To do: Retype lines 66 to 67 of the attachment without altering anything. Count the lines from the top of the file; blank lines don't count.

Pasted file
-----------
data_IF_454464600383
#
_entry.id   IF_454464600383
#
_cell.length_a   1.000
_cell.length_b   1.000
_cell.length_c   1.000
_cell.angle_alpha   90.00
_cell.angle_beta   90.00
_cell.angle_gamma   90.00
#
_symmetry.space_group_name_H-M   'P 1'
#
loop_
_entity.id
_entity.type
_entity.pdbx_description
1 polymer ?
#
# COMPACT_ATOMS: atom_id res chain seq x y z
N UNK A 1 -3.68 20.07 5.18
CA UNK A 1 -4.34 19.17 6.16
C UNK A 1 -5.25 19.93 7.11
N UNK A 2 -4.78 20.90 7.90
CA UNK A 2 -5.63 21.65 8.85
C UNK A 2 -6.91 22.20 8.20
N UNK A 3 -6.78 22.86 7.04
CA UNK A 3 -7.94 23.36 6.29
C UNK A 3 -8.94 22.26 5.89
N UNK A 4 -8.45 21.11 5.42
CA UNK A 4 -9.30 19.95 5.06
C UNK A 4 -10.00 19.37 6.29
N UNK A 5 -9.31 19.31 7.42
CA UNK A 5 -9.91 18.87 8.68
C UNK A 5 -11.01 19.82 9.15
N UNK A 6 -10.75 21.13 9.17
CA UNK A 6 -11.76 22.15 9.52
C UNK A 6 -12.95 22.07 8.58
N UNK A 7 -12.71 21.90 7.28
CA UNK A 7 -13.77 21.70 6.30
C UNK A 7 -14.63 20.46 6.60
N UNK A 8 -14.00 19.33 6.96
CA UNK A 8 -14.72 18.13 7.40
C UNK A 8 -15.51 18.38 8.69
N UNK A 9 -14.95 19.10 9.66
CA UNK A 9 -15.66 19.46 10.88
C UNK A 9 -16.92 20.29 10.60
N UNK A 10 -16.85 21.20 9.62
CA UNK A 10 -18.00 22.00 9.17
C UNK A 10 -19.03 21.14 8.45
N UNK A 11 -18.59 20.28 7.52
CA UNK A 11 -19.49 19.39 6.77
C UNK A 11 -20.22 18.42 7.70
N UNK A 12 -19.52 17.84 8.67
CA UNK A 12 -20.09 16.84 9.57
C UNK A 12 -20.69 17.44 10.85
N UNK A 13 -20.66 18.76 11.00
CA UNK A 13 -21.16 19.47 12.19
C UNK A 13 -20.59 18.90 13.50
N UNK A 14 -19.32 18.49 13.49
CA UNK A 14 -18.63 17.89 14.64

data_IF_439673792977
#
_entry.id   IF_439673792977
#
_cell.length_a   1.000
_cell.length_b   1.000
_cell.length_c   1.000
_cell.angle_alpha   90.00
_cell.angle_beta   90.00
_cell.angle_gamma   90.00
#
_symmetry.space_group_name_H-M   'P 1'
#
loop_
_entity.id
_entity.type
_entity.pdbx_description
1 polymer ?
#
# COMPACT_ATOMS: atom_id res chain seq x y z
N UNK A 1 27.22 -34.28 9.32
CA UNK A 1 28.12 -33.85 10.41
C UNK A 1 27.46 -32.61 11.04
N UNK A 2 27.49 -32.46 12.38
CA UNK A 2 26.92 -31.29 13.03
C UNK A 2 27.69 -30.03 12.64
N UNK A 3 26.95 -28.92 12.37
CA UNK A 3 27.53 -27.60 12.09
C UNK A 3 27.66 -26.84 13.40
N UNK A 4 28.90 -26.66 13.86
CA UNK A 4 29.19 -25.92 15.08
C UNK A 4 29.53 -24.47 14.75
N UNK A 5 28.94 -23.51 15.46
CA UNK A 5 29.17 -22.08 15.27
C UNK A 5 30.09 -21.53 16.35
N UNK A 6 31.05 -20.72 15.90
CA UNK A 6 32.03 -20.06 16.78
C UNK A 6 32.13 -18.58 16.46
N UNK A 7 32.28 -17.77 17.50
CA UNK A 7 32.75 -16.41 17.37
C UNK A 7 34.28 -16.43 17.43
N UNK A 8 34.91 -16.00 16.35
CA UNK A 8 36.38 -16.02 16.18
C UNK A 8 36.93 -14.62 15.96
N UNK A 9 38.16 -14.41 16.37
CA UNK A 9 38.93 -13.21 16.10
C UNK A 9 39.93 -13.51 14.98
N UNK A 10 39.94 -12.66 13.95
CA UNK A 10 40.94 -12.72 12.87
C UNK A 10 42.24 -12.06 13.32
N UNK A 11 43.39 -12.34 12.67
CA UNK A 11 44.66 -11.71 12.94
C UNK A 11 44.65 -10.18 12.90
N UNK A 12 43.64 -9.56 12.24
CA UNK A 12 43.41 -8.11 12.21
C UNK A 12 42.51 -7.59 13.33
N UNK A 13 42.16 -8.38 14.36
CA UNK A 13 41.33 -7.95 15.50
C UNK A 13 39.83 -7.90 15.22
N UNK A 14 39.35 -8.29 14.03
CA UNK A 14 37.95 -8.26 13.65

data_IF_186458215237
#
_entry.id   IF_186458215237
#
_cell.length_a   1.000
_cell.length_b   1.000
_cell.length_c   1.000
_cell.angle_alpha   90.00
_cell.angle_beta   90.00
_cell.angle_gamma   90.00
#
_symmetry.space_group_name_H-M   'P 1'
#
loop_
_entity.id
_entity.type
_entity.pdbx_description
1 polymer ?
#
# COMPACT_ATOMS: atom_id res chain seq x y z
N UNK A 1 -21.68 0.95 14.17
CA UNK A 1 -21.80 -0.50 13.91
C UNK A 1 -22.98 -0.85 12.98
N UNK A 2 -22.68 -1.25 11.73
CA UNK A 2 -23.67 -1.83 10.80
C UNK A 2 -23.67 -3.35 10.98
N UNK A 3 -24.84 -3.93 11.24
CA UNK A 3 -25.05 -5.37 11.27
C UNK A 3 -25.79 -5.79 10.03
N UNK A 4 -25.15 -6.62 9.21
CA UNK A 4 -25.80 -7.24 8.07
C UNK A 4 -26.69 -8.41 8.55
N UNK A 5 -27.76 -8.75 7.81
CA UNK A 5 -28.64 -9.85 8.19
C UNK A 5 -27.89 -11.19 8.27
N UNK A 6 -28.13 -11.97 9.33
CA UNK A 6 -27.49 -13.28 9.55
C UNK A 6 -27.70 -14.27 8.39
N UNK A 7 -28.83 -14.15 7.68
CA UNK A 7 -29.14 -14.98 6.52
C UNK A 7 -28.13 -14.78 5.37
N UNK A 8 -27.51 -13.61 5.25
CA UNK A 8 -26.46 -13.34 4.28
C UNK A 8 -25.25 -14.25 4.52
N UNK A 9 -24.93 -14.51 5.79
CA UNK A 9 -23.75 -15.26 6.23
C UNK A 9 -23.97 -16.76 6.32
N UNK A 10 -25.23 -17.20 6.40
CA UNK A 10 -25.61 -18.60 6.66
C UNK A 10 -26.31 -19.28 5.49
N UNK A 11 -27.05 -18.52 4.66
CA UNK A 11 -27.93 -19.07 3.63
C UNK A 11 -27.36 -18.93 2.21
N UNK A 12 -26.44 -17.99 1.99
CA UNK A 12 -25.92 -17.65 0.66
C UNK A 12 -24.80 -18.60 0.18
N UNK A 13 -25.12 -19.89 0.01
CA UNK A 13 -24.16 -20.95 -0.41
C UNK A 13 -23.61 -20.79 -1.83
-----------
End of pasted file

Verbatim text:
_cell.length_a   1.000
_cell.length_b   1.000